Instagram, Pinterest, Flickr: don’t move into the space unless you can do it successfully, with a luxury lifestyle brand. Think Standard or something hip that has photos to constantly post. If it isn’t hep, engaging, and a “voice”, it’s meaningless and a waste of time. 99% of hotels shouldn’t worry about it too much, but maybe make an account so you can go and search who is posting about your property. What’s worse than not paying attention to these microcosms of the social realm? Doing so in a poorly executed, inconsistent manner. There is nothing quite so annoying when someone calls you on the telephone, and you don’t know if anyone will respond on the other end.
Foursquare: I am still trying to figure out how to successfully leverage this. There’s a bunch of potential here, but sometimes people are creeped out when hotels try and engage them. Watch it, and respond to those linked to Twitter…. but don’t offer these people discounts so much as value adds. There’s a wonderful program called flip.to that starts to leverage this cycle of “brand advocates” in a meaingful way, with obvious ROI.
Tumblr: used to be important, but moot in light of G+. Post on G+.
I know I am missing a bunch… what do you guys think? What is wrong? What needs to be added?
Mon 1 Jul 2013
The smartest hoteliers, hospitality professionals, and business people in the world won’t ignore this post. Why should you? Reshare so those people listening and ahead of the game will have the leg up.
Most of us know this…. but here is why Google Plus is the future, and Facebook is laughably irrelevant. On Plus, most will think this is old news, but a lot of hotel people are slow to get it:
I furthered my revelations about Google vs Facebook today. G+ isn’t social, it is the organic search of the future, and those of us on Plus are *so* far ahead of anyone. It’s exciting.
I was about to post some hotel breakfast photos on Facebook, so I could link to them in a management response on Yelp . But that’s silly…. FB is a closed & walled network. No one visits biz pages on their Facebook account. Or at least, it’s passive. Let me know if you hang out all day on Facebook biz pages and I will eat crow. Those photos would be positively lost on that site. So I posted them to Google Plus. So now, any time people search terms like national park, historic, breakfast, inn, continental, etc – all of it enters into organic search. That means that someone searching relevant search terms will find our hotel, without needing to know it exists, or without having to know the name. That is INSANE.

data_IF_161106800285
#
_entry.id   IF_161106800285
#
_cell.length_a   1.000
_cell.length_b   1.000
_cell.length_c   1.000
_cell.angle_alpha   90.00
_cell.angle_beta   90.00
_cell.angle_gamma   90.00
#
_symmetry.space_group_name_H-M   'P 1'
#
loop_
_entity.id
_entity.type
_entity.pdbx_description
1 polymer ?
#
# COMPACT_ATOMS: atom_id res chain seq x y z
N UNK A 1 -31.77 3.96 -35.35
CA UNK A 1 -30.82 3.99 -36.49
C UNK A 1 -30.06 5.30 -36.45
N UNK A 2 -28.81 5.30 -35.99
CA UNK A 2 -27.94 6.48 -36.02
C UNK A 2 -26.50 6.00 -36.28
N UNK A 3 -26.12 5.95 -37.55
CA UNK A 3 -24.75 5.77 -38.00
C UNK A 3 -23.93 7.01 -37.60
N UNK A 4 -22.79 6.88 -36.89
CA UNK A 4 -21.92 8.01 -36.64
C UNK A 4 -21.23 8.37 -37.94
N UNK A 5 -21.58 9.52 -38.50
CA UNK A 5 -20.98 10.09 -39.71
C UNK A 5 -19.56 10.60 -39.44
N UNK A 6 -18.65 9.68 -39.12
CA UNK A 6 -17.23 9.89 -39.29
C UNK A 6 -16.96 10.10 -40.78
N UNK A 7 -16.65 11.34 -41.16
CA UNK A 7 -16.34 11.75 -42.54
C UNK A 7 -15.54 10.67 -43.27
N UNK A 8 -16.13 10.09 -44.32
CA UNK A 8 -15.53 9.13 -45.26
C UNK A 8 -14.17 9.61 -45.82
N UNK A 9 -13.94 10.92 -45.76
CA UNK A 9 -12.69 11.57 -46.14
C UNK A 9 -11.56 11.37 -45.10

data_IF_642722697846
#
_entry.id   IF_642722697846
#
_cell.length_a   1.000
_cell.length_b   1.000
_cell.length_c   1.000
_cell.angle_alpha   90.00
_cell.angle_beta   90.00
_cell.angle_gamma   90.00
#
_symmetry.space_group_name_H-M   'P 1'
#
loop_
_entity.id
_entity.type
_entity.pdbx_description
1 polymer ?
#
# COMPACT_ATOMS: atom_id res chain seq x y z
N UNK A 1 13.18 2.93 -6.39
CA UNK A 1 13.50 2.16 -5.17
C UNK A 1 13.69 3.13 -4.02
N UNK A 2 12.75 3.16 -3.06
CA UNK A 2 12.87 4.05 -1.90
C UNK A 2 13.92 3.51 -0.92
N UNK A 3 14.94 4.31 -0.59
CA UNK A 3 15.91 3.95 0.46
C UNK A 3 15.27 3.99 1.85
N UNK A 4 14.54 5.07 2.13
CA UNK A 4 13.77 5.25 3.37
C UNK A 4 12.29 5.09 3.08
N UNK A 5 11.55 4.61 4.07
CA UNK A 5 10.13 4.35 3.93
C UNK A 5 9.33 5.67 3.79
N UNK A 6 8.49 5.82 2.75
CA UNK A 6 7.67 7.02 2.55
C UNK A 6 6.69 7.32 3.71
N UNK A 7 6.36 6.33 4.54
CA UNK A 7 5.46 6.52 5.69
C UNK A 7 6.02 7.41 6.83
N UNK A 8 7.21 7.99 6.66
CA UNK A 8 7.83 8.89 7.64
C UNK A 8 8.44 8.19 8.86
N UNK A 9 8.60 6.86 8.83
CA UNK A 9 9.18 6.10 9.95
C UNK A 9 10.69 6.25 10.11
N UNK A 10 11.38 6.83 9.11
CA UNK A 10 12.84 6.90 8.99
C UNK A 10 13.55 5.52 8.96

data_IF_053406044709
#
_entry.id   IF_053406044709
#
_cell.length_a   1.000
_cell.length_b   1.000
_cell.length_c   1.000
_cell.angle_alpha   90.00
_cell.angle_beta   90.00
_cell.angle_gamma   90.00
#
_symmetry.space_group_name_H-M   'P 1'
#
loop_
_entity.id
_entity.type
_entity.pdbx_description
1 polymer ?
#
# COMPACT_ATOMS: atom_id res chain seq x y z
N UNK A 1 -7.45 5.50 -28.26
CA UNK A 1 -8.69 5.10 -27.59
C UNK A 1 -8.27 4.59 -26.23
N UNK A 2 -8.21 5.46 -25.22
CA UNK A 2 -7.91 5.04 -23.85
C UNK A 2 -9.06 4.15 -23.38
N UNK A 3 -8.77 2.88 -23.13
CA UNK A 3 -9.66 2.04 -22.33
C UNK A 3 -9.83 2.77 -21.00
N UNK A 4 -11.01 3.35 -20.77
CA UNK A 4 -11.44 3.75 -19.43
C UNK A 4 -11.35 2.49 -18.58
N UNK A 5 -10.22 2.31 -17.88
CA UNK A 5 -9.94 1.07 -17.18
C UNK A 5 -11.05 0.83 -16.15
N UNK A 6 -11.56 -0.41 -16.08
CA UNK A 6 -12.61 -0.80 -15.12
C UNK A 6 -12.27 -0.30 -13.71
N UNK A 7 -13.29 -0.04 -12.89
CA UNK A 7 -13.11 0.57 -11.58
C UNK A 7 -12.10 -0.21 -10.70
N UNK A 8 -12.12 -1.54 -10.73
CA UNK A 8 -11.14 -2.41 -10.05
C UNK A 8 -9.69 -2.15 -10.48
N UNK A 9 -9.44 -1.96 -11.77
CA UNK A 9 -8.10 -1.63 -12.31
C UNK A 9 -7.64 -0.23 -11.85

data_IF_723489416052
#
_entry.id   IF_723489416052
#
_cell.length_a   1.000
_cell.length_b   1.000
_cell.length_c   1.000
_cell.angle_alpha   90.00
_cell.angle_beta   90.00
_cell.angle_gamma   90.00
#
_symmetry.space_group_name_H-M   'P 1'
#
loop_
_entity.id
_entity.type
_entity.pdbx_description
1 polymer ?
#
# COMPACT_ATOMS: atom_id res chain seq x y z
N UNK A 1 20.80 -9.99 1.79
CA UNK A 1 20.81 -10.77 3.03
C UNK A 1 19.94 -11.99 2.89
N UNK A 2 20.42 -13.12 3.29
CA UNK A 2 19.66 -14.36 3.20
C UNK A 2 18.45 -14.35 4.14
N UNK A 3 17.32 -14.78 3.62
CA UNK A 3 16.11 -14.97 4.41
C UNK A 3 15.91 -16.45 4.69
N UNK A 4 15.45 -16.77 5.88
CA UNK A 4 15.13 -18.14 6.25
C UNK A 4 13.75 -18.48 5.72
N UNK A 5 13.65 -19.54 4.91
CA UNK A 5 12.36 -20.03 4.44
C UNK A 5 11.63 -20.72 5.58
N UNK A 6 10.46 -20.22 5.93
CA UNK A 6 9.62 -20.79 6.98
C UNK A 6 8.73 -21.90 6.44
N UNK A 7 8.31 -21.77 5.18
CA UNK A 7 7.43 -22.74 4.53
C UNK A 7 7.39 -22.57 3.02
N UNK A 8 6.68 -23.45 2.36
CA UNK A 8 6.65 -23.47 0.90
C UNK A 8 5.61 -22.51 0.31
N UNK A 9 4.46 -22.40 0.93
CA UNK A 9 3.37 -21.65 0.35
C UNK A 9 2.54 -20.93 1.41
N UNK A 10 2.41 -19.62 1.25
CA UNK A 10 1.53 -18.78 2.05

That means that G+ is also the new microblogging platform for hotels…. I don’t need Tumblr, I don’t need FB, etc. Social, to me, is a waste of time as “storytelling”, because social is so much about “me me me”, no one gives a damn about your hotel until they need something from you. That’s where G+ comes in – the more keywords in posts, the more relevant you become in organic search. By posting on FB you are basically wasting time talking to people that already know you, who are not currently in the booking process. They need to opt-in, know your name, etc. They probably already stayed and aren’t planning to come back.
Posting on Google Plus actually inserts your hotel into the booking process via relevancy in keywords – topography, geography, etc community, etc. They don’t need to know your brand name, they just need to want to book the hotel that you are – national park, historic, green, wine country, luxury, resort, etc. Social, to me, should be about uniting people with your business that don’t already know it exists…. therefore generating revenue while making people extremely happy…. that’s what G+ does.
People may not know our Allison Inn & Spa, but the more you post on the G+ page, “Wine country”, “Willamette Valley” etc as search terms mean we will show up before any wine country hotel in the world, etc. Exciting. Hence the ramble a bit. Pardon.
But think about it. Operations should take back social, and smack any marketing people that talk about Facebook.
I would say your welcome, but for all the eyes not hitting this… you have been warned. The future is Google Plus, because the future is still search, and your future revenues depend on it.
Wed 3 Apr 2013
This Quora question here finally provided me an outlet to sum up all my tired cliches. The best in this business are constantly innovating, but here’s why the overall industry is a conservative bunch of bores. This may clue all you tech and app people in to why we are so hard to reach, and even if you do find access to the innovator or connected “in the know” guy at any hospitality company, the difference between “getting it” and implementation is day and night… especially from a corporate HQ to property level. Getting acceptance at corporate is easy. Getting the idea distributed and implemented is a different story.
So, why don’t hotels innovate more?